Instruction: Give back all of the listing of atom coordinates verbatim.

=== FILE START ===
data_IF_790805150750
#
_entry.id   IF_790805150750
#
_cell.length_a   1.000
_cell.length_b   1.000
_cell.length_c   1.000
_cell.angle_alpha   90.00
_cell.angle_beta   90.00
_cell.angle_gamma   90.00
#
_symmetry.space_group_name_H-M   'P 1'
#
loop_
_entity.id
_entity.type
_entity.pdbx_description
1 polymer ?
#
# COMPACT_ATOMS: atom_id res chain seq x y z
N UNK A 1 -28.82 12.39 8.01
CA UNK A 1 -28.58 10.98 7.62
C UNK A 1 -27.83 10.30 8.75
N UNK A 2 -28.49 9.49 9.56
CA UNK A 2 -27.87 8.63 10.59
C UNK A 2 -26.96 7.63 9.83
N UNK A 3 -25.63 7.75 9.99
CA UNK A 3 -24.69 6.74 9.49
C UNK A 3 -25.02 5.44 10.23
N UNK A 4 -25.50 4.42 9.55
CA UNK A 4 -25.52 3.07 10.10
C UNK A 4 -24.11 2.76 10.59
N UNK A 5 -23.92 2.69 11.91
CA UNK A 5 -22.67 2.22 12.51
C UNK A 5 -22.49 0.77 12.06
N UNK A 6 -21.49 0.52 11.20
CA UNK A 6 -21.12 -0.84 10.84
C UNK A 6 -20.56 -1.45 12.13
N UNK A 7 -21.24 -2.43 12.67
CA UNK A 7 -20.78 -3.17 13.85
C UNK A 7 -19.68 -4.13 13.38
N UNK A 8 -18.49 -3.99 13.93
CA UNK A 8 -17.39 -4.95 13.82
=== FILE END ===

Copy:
data_IF_790805150750
#
_entry.id   IF_790805150750
#
_cell.length_a   1.000
_cell.length_b   1.000
_cell.length_c   1.000
_cell.angle_alpha   90.00
_cell.angle_beta   90.00
_cell.angle_gamma   90.00
#
_symmetry.space_group_name_H-M   'P 1'
#
loop_
_entity.id
_entity.type
_entity.pdbx_description
1 polymer ?
#
# COMPACT_ATOMS: atom_id res chain seq x y z
N UNK A 1 -28.82 12.39 8.01
CA UNK A 1 -28.58 10.98 7.62
C UNK A 1 -27.83 10.30 8.75
N UNK A 2 -28.49 9.49 9.56
CA UNK A 2 -27.87 8.63 10.59
C UNK A 2 -26.96 7.63 9.83
N UNK A 3 -25.63 7.75 9.99
CA UNK A 3 -24.69 6.74 9.49
C UNK A 3 -25.02 5.44 10.23
N UNK A 4 -25.50 4.42 9.55
CA UNK A 4 -25.52 3.07 10.10
C UNK A 4 -24.11 2.76 10.59
N UNK A 5 -23.92 2.69 11.91
CA UNK A 5 -22.67 2.22 12.51
C UNK A 5 -22.49 0.77 12.06
N UNK A 6 -21.49 0.52 11.20
CA UNK A 6 -21.12 -0.84 10.84
C UNK A 6 -20.56 -1.45 12.13
N UNK A 7 -21.24 -2.43 12.67
CA UNK A 7 -20.78 -3.17 13.85
C UNK A 7 -19.68 -4.13 13.38
N UNK A 8 -18.49 -3.99 13.93
CA UNK A 8 -17.39 -4.95 13.82